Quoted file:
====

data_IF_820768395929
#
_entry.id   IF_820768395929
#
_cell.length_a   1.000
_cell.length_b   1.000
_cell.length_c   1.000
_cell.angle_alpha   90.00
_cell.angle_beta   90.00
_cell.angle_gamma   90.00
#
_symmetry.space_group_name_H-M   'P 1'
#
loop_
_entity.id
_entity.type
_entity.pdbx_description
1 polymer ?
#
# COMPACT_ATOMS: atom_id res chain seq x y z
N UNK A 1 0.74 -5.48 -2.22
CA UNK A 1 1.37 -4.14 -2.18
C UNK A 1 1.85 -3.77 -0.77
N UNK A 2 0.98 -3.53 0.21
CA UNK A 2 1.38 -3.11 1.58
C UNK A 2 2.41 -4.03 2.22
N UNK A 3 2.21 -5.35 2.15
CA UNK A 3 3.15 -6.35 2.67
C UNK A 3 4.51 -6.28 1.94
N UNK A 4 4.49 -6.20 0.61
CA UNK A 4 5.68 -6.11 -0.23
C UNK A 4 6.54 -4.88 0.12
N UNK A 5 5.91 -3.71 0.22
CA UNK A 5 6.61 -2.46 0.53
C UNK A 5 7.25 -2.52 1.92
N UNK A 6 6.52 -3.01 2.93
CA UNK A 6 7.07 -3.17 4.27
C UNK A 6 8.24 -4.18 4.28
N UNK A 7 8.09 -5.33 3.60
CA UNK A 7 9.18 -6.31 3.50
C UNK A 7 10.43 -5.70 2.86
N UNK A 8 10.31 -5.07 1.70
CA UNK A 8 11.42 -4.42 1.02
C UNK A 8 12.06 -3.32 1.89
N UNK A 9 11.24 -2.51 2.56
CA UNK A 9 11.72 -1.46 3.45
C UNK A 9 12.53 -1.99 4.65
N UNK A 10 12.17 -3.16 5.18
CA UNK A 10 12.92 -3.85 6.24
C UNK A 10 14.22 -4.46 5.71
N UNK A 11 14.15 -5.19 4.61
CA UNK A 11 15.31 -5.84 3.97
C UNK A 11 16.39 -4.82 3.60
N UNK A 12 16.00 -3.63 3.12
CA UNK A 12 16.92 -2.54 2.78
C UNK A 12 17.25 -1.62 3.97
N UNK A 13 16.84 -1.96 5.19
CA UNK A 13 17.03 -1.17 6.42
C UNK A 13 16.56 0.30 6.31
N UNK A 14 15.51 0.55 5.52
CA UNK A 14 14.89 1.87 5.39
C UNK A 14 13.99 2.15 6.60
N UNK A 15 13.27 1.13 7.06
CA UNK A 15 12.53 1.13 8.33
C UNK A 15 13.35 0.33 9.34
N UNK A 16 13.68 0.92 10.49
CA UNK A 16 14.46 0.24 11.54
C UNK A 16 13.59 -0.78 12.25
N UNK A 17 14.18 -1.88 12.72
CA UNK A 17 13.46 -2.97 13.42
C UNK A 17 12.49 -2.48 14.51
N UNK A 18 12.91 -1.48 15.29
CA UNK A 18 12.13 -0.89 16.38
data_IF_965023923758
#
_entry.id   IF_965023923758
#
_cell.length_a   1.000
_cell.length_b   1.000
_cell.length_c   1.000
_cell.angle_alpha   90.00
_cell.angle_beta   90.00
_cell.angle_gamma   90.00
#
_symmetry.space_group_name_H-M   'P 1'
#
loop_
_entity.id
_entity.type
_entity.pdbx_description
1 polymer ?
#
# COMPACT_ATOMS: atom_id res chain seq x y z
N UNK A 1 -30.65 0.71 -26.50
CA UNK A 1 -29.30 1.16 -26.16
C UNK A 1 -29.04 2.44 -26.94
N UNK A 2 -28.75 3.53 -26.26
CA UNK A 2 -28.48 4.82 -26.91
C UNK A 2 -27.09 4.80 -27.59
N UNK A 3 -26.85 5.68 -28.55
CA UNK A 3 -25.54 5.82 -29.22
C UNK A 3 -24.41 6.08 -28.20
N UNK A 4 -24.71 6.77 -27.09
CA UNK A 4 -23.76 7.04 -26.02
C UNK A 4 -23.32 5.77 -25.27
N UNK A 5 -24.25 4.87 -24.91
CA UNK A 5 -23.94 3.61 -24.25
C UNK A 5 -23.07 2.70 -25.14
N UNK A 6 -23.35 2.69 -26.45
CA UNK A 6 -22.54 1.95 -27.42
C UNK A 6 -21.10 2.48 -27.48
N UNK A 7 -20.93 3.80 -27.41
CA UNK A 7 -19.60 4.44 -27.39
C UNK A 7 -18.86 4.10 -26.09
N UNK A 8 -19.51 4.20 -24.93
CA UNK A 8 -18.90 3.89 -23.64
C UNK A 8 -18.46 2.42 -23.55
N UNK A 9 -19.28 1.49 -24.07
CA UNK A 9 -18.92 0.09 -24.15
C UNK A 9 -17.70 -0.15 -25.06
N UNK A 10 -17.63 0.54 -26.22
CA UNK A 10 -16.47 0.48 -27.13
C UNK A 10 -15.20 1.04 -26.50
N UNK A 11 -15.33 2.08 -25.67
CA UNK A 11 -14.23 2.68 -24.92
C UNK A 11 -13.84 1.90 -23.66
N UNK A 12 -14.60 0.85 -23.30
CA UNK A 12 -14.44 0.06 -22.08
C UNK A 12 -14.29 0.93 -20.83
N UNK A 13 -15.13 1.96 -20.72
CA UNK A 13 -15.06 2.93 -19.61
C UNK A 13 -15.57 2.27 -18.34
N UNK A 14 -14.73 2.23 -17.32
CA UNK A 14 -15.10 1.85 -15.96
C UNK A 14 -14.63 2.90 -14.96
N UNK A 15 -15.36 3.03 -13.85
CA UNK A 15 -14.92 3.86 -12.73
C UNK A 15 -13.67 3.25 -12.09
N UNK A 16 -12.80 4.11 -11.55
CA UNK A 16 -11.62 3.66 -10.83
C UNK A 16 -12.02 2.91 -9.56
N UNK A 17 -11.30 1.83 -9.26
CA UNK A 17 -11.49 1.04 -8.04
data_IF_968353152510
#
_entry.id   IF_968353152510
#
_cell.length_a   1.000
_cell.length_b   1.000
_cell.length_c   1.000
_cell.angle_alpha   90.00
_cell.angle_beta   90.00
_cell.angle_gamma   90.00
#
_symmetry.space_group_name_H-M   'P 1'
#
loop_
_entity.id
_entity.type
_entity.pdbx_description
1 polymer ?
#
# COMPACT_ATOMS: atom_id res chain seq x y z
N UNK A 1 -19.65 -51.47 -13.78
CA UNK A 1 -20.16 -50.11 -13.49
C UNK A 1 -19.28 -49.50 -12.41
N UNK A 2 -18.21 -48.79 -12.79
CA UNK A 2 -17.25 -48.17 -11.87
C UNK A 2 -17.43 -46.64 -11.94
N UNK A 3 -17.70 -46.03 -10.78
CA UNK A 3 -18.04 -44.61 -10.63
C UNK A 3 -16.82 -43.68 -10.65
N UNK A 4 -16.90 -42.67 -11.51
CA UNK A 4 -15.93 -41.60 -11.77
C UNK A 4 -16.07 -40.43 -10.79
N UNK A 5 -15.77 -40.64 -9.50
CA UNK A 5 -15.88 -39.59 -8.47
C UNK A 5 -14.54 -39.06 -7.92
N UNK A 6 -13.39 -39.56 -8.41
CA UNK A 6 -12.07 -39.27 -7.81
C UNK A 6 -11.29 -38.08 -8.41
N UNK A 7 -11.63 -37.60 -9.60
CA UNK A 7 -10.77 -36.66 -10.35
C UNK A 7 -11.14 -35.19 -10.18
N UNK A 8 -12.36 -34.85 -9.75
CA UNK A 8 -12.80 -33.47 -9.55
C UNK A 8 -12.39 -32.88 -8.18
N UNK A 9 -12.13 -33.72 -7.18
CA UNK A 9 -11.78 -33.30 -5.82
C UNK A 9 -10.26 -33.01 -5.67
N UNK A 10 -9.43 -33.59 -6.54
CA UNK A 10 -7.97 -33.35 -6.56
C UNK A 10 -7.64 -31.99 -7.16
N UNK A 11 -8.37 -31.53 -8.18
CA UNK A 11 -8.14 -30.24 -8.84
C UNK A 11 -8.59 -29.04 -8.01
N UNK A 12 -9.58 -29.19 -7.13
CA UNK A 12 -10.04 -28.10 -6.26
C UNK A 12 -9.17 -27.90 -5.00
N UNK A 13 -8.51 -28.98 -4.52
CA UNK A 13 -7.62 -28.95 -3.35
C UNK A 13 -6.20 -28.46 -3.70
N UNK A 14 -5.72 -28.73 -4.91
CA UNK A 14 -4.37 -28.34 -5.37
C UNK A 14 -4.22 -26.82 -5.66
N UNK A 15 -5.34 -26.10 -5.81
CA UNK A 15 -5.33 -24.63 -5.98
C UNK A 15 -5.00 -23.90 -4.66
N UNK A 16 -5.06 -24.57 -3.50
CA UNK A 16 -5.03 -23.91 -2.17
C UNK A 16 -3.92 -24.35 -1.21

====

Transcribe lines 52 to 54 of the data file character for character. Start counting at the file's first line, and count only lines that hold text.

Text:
CA UNK A 11 15.31 -5.84 3.97
C UNK A 11 16.39 -4.82 3.60
N UNK A 12 16.00 -3.63 3.12